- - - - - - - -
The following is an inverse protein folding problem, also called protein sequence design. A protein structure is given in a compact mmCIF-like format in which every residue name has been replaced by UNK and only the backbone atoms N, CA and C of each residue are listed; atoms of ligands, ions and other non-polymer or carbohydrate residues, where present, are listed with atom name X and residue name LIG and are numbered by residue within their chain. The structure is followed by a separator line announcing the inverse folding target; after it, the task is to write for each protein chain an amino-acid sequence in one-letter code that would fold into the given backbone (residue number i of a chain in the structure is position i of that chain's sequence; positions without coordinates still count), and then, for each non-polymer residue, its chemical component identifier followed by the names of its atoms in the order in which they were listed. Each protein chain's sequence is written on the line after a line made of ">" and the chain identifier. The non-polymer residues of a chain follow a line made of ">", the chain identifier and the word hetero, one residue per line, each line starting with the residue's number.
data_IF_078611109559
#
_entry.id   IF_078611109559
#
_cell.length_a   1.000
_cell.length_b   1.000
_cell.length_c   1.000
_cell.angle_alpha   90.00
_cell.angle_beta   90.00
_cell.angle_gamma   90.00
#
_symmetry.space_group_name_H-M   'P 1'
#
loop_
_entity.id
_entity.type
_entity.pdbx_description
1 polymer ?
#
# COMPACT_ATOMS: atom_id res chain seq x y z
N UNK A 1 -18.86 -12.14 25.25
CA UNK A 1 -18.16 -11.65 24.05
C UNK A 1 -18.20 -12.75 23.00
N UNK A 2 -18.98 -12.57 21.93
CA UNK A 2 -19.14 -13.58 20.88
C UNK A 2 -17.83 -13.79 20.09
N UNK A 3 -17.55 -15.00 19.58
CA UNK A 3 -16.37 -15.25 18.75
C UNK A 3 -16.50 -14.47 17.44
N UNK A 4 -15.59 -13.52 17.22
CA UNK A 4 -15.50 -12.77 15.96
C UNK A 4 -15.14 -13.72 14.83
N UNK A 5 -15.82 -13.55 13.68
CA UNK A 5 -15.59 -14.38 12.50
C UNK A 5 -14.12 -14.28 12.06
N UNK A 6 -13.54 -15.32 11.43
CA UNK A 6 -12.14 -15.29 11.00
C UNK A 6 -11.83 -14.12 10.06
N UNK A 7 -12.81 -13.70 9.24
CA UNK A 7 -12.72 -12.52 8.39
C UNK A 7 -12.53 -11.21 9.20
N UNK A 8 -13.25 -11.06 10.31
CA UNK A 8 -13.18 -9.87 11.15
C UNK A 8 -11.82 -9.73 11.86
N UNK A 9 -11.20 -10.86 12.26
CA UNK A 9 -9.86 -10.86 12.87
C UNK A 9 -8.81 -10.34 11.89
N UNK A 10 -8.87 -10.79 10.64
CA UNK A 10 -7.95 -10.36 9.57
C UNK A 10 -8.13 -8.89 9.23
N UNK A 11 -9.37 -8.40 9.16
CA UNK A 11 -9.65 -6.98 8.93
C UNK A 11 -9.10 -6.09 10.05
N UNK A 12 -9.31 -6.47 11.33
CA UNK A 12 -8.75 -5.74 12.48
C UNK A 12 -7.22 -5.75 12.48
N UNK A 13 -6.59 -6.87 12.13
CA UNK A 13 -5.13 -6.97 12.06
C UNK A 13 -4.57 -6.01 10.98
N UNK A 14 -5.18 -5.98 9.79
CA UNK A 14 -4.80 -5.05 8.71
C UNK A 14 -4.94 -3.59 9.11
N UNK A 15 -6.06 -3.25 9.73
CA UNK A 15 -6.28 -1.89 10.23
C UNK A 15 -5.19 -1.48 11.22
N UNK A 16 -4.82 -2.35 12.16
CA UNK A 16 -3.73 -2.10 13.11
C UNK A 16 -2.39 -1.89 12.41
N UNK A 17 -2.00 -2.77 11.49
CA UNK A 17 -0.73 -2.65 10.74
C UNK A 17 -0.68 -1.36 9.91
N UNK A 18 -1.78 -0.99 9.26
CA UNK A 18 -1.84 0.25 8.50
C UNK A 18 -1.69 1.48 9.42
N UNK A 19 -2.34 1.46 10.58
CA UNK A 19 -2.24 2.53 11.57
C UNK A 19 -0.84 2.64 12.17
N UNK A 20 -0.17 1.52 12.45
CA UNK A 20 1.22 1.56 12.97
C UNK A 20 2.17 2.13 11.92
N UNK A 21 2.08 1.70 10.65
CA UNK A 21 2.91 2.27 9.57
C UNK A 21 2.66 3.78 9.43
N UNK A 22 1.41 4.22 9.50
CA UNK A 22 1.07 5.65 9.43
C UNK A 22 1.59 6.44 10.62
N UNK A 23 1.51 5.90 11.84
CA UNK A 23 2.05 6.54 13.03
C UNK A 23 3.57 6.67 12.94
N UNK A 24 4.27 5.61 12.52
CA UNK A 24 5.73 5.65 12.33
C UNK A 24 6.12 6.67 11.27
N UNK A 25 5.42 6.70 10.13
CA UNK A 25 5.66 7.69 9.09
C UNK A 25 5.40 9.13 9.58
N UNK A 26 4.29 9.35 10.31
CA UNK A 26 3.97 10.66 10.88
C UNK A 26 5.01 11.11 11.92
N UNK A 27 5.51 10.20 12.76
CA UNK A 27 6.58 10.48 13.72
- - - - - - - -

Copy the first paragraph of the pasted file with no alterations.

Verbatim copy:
The following is an inverse protein folding problem, also called protein sequence design. A protein structure is given in a compact mmCIF-like format in which every residue name has been replaced by UNK and only the backbone atoms N, CA and C of each residue are listed; atoms of ligands, ions and other non-polymer or carbohydrate residues, where present, are listed with atom name X and residue name LIG and are numbered by residue within their chain. The structure is followed by a separator line announcing the inverse folding target; after it, the task is to write for each protein chain an amino-acid sequence in one-letter code that would fold into the given backbone (residue number i of a chain in the structure is position i of that chain's sequence; positions without coordinates still count), and then, for each non-polymer residue, its chemical component identifier followed by the names of its atoms in the order in which they were listed. Each protein chain's sequence is written on the line after a line made of ">" and the chain identifier. The non-polymer residues of a chain follow a line made of ">", the chain identifier and the word hetero, one residue per line, each line starting with the residue's number.